Introduction In recent years, there has been an increase in the number of cases of pertussis, predominantly affecting infants under one year of age, teenagers and adults. In 2005, the Advisory Committee on Immunization Practices of the United States (ACIP) recommended administering a booster shot of acellular pertussis-containing vaccine for teenagers, a strategy adopted by various countries. Our objective was to perform a systematic review of the short-term effectiveness of this preventive strategy. As far as we know, this review has not been performed to date. Methods A systematic literature review of publications in English and Spanish on the short-term effectiveness of a reduced antigen content diphteria-tetanus-acellular pertussis vaccine (Tdap) as a booster shot for teenagers, between January 1990 and December 2012. Results An initial search revealed a total of 121 results; of 26 papers preselected, 4 were included in the review. They were classified as level of evidence Ib. The immunogenicity against tetanus and diphtheria was tested with the Tdap vaccine versus tetanus, reduced diphtheria (Td). The authors found that the immune responses were significant and similar. The responses to the Tdap against specific antigens of Bordetella pertussis, diphtheria and tetanus were appropriate and significant. The reactogenicity was low, and the most common local adverse event was pain, predominantly in the group that received Tdap. Conclusions Available evidence supports the strategy of using Tdap vaccine as a booster in teenagers from 10 to 18 years of age. This conclusion is based on its low reactogenicity and its adequate immunogenicity against tetanus, diphtheria and Bordetella pertussis.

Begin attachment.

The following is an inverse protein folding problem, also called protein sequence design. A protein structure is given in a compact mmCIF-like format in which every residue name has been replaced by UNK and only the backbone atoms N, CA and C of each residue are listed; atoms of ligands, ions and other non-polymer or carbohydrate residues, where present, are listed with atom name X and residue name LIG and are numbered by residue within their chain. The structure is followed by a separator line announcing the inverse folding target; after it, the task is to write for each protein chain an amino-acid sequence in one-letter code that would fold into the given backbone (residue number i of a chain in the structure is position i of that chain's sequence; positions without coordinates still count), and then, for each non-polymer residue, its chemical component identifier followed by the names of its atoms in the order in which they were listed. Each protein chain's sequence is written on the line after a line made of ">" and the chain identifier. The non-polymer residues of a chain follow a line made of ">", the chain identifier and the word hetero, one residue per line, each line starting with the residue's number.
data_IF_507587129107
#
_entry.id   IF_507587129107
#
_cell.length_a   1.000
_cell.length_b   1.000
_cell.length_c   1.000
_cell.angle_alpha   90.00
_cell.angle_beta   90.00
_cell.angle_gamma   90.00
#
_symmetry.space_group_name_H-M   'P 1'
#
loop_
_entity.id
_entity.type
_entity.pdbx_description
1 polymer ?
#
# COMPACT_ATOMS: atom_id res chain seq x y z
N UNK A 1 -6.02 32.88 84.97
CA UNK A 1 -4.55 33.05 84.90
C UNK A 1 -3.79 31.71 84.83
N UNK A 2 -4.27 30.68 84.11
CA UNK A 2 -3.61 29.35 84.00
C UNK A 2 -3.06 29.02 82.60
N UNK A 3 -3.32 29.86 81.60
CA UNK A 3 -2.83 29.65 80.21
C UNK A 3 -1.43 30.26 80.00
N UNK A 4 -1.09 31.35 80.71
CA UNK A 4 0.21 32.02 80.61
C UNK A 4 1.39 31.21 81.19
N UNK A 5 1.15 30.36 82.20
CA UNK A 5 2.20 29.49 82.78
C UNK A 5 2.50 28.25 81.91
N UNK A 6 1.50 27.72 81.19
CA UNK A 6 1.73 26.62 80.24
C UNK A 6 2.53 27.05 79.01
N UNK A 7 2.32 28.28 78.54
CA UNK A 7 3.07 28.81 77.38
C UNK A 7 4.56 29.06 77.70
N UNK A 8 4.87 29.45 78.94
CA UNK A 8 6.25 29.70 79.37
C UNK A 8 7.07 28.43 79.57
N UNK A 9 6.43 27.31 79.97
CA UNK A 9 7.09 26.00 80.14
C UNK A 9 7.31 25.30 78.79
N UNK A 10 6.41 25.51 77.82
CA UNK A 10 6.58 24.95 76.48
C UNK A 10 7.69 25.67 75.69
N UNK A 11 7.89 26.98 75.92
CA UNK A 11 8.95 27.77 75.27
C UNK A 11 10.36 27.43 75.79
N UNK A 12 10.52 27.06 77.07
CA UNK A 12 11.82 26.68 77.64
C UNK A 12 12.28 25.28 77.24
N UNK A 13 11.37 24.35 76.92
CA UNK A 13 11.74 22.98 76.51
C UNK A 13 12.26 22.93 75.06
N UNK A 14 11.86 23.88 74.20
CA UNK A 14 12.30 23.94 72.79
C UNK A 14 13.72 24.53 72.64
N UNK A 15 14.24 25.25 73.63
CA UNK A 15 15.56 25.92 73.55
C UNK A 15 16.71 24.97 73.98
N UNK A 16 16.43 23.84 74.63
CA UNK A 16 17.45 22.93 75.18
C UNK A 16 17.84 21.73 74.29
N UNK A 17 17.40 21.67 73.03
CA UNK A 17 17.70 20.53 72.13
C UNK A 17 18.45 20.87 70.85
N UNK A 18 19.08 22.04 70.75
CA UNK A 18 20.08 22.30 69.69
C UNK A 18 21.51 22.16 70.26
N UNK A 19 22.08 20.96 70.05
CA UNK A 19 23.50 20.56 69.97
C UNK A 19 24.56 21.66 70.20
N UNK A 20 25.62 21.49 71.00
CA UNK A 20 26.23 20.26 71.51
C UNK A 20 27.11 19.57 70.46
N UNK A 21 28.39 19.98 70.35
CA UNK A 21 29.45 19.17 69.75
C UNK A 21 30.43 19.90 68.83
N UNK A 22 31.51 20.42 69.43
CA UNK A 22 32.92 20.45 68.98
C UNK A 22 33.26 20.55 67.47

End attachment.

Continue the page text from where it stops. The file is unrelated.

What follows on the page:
All Science Journal Classification (ASJC) codes
- Microbiology (medical)
- Infectious Diseases
- Pharmacology (medical)